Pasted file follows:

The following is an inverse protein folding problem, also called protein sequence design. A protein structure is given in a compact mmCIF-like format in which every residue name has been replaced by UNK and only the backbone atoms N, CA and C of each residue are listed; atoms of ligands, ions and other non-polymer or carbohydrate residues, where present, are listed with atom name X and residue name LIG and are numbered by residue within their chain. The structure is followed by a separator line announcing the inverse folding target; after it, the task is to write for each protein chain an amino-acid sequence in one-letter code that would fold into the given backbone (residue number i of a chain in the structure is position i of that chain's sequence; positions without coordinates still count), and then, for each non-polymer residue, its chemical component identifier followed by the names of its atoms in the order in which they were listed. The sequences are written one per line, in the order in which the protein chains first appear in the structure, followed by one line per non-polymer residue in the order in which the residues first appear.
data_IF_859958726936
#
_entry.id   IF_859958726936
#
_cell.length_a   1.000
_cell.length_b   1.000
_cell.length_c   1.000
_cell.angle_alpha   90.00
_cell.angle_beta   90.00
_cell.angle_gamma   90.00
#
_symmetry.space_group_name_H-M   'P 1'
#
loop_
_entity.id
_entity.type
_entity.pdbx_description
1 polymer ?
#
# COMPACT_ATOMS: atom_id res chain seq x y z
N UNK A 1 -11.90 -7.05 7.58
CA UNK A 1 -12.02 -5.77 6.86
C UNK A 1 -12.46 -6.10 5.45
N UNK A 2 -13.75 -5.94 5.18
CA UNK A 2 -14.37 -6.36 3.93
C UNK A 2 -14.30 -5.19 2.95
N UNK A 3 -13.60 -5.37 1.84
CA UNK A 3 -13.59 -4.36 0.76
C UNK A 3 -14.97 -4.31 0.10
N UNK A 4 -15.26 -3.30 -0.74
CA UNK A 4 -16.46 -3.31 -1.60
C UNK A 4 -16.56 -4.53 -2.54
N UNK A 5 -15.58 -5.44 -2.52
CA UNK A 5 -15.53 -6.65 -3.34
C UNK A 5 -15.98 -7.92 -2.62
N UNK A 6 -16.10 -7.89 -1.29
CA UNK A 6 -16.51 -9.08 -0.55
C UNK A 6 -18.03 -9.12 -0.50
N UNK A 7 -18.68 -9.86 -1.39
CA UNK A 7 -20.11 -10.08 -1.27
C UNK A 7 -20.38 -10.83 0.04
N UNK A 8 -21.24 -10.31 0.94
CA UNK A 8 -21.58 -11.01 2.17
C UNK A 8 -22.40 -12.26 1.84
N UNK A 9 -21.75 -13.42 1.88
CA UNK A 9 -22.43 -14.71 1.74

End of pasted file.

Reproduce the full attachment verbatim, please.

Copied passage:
The following is an inverse protein folding problem, also called protein sequence design. A protein structure is given in a compact mmCIF-like format in which every residue name has been replaced by UNK and only the backbone atoms N, CA and C of each residue are listed; atoms of ligands, ions and other non-polymer or carbohydrate residues, where present, are listed with atom name X and residue name LIG and are numbered by residue within their chain. The structure is followed by a separator line announcing the inverse folding target; after it, the task is to write for each protein chain an amino-acid sequence in one-letter code that would fold into the given backbone (residue number i of a chain in the structure is position i of that chain's sequence; positions without coordinates still count), and then, for each non-polymer residue, its chemical component identifier followed by the names of its atoms in the order in which they were listed. The sequences are written one per line, in the order in which the protein chains first appear in the structure, followed by one line per non-polymer residue in the order in which the residues first appear.
data_IF_859958726936
#
_entry.id   IF_859958726936
#
_cell.length_a   1.000
_cell.length_b   1.000
_cell.length_c   1.000
_cell.angle_alpha   90.00
_cell.angle_beta   90.00
_cell.angle_gamma   90.00
#
_symmetry.space_group_name_H-M   'P 1'
#
loop_
_entity.id
_entity.type
_entity.pdbx_description
1 polymer ?
#
# COMPACT_ATOMS: atom_id res chain seq x y z
N UNK A 1 -11.90 -7.05 7.58
CA UNK A 1 -12.02 -5.77 6.86
C UNK A 1 -12.46 -6.10 5.45
N UNK A 2 -13.75 -5.94 5.18
CA UNK A 2 -14.37 -6.36 3.93
C UNK A 2 -14.30 -5.19 2.95
N UNK A 3 -13.60 -5.37 1.84
CA UNK A 3 -13.59 -4.36 0.76
C UNK A 3 -14.97 -4.31 0.10
N UNK A 4 -15.26 -3.30 -0.74
CA UNK A 4 -16.46 -3.31 -1.60
C UNK A 4 -16.56 -4.53 -2.54
N UNK A 5 -15.58 -5.44 -2.52
CA UNK A 5 -15.53 -6.65 -3.34
C UNK A 5 -15.98 -7.92 -2.62
N UNK A 6 -16.10 -7.89 -1.29
CA UNK A 6 -16.51 -9.08 -0.55
C UNK A 6 -18.03 -9.12 -0.50
N UNK A 7 -18.68 -9.86 -1.39
CA UNK A 7 -20.11 -10.08 -1.27
C UNK A 7 -20.38 -10.83 0.04
N UNK A 8 -21.24 -10.31 0.94
CA UNK A 8 -21.58 -11.01 2.17
C UNK A 8 -22.40 -12.26 1.84
N UNK A 9 -21.75 -13.42 1.88
CA UNK A 9 -22.43 -14.71 1.74